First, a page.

I was single at the time, so I had an entire kitchen table to myself. It was an old table salvaged by my mom from the trash pile at the end of my great-grandparents’ driveway; I never used it for anything, really, other than giving guests the (false) impression that I actually cooked lavish meals and ate them there. So the kitchen table became “SAT Central.” I tried to block out 1 to 2 hours on weekday evenings and 2 to 3 hours on Saturday and Sunday, with an occasional 4 hour practice test on a weekend. As a middle school student, I attended an experimental school without walls, so I had to have music playing when I studied. Seriously. No walls. You’ve got to love the 80s. There were four classrooms to a pod, divided only by 5-foot moveable partitions, and I could hear and usually see my English teacher, my science teacher, and my social studies teacher when I was in math class. As crazy as it sounds, my former classmates and I all agree we are much better at studying with distractions than most others. I usually resorted to an iPod playlist (this was 2005, remember) with an assortment of ballads and easy listening tracks that you would be hard pressed to ever get me to reveal, only because my kids would die of embarrassment.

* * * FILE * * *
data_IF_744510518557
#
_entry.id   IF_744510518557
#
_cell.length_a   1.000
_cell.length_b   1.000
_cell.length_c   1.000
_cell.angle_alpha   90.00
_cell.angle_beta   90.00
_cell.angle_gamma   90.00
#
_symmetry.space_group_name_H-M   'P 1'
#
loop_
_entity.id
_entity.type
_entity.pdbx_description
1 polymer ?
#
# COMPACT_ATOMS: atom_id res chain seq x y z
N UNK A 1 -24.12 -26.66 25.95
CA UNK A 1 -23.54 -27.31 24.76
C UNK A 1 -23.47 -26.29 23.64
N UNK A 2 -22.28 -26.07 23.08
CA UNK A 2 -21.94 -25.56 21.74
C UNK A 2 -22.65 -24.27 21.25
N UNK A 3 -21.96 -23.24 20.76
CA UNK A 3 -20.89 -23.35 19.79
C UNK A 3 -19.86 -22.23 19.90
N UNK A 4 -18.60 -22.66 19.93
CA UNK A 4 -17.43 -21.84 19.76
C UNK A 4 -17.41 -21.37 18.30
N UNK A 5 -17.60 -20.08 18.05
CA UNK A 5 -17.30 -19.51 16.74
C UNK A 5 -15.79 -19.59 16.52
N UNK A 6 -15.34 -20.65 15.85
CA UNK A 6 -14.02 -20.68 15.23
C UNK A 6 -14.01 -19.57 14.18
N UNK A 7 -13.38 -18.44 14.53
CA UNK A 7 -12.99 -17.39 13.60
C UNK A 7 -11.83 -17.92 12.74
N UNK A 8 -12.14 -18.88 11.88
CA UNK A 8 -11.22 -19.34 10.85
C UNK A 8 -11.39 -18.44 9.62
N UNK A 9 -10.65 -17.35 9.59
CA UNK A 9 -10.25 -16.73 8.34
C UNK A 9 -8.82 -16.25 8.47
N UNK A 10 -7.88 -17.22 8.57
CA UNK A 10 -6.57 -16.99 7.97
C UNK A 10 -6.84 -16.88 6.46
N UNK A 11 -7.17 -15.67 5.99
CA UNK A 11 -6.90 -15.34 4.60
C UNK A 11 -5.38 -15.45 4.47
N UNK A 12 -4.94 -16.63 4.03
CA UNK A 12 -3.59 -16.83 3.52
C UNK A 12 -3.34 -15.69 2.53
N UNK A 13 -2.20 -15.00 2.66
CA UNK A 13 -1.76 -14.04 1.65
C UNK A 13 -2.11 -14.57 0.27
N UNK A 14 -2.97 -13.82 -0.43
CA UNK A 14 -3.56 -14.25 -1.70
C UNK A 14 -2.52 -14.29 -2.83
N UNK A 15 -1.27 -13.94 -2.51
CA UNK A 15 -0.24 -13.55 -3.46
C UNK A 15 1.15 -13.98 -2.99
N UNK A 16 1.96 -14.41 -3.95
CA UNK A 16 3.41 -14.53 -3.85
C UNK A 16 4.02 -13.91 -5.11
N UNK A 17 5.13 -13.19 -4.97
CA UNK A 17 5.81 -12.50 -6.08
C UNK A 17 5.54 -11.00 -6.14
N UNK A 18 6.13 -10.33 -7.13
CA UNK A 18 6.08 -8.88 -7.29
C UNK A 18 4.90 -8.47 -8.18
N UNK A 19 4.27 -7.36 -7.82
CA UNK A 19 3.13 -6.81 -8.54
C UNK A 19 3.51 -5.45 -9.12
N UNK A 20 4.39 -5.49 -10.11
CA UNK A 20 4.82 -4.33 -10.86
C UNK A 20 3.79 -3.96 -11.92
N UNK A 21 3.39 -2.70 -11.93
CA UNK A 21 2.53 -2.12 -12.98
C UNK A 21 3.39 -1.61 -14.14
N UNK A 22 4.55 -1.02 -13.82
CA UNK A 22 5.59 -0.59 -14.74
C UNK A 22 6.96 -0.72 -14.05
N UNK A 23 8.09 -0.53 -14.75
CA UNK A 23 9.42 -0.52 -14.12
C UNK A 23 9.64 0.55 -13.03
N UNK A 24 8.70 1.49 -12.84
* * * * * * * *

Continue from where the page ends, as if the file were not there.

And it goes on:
Dave taught me to take apart each question on the SAT, which was the major difference between my 95th percentile score and eventual 99th percentile score. I created a spreadsheet for every question in the official guide and recorded the question type or the content assessed. For example, in Math, I would write “Geometry—Special Triangles” or “Algebra—Quadratic Equation.” I cataloged the questions in the same way in Reading and Writing, but I also closely examined each wrong answer and determined why it was wrong. So for a Reading question, I may write “Main Idea” or “Facts and Details” or “Author’s Attitude” and then note what made each answer choices wrong, such as “one word is incorrect” or “the language is too extreme.” After a couple of tests, major patterns began to appear and I could see how often these concepts were used. This boosted my confidence considerably, as I now understood that there were a finite number of topics tested and I was not going to be surprised by something I didn’t understand. By the time I finished the official guide and my studies with Dave, I knew the test, I knew the test makers’ strategies, and I knew my score was going to increase.